#8 Galactus

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Posted 27 April 2012 - 05:41 PM

Yeah, it's weird. China in general seems to get very little attention culturally, a couple of movies, and there was a while where a company was trying to sell rather badly translated comics, but in general there's very little presence of chinese media. Relatively speaking even to SE-asia.

I could probably count the number of chinese novels at the library on my hands (The Spirit Mountain, and a couple of chinese detective novels, although I'm not sure if the author actually lives in China) as well as maybe a couple picture books.

Other interesting fields of speculative fiction, at least in europe, is in the comic/graphic novel tradition. Which is largely separate from literature, but still can be an unique expression of SFF.


Valerian!

#9 Seli

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Posted 28 April 2012 - 05:13 AM

I don't think I have read any recent chinese writers.

...
Valerian!


Yes. Or Thorghal, Storm, Aria, and that is just a small section of works easily recognizable as SF.

#10 Sci-2

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Posted 28 April 2012 - 09:34 AM

ETA: READ TULPA (Tulpa, or Anne&Me)

=-=-=
Is science fiction literature's first international language?

It's as a response to that cultural void that science fiction becomes genuinely interesting. In the midst of an ever accelerating technological revolution, science fiction has emerged as the literature best able to articulate the relentless pace of social change. And as that technological revolution has spread outward from the western world, so the symbols and archetypes of science fiction have become a shared language for understanding the new world we are entering.


With Larry's rebuttal here.

Walter claims that in the face of this development that science fiction, out of all the other literary modes by which people express their concerns, is the most apt to handle these rapidly-changing developments. To that, I say no. This is not to deny the validity of science fiction's role in voicing certain concerns, but when judged outside the Anglo-American direct sphere of influence, it quickly becomes apparent that science fiction is not the mode of choice.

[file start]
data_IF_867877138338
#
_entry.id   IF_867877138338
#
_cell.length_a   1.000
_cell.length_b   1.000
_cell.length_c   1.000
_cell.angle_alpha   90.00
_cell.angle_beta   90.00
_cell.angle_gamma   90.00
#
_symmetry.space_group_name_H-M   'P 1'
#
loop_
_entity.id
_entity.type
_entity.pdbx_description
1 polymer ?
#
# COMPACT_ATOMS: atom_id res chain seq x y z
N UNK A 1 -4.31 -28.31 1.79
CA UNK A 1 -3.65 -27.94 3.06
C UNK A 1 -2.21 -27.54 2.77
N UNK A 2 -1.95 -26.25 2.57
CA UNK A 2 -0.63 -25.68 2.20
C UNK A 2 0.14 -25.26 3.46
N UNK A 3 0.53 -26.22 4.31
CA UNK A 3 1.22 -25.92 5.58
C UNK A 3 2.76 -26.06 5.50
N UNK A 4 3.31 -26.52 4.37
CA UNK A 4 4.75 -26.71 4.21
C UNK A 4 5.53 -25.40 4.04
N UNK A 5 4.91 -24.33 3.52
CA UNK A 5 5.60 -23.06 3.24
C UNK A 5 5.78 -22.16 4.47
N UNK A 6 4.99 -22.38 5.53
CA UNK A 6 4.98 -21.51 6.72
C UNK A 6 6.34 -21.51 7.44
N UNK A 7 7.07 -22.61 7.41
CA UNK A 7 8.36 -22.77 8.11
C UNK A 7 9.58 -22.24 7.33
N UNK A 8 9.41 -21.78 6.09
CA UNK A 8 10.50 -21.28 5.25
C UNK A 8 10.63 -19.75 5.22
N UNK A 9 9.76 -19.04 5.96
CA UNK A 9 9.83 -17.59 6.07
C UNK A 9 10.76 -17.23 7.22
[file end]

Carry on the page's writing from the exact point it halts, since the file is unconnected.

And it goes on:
Edited by sciborg2, 28 April 2012 - 09:53 AM.


#11 Galactus

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Posted 28 April 2012 - 11:19 AM

I don't think I have read any recent chinese writers.



Yes. Or Thorghal, Storm, Aria, and that is just a small section of works easily recognizable as SF.


Ah, Thorgal. I read one of the earlier ones ("The Archers" I think the translation would be?) and it was all regular vaguely-historical adventure.

Then I saw a later book and Thorgal was wrestling with an aztec god with rayguns or something. Weird transition that.

#12 Seli

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Posted 28 April 2012 - 11:29 AM

Ah, Thorgal. I read one of the earlier ones ("The Archers" I think the translation would be?) and it was all regular vaguely-historical adventure.

Then I saw a later book and Thorgal was wrestling with an aztec god with rayguns or something. Weird transition that.


They do shift all the way from near-historical (the archer one is one of those, although I loved all the weird arrows when first read it) to viking mythology to weirder stuff. The travel to meso-america and the encounters there actually makes some sense in view of the backstory.

#13 Sci-2

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Posted 28 April 2012 - 03:55 PM

Peerbacker Project: We See a Different Future


For this anthology we will be looking for stories from the perspective of people and places that are colonized under regimes not of their choosing (in the past, present or even future). We are not primarily interested in war stories, although don’t completely rule them out. We are not interested in stories about a White Man learning the error of his ways; nor parables about alien contact in which the Humans are white anglos, and the Aliens are an analogue for other races. We want stories told from the viewpoint of colonized peoples, with characters who do not necessarily speak English, from authors who have experience of the world outside the First World.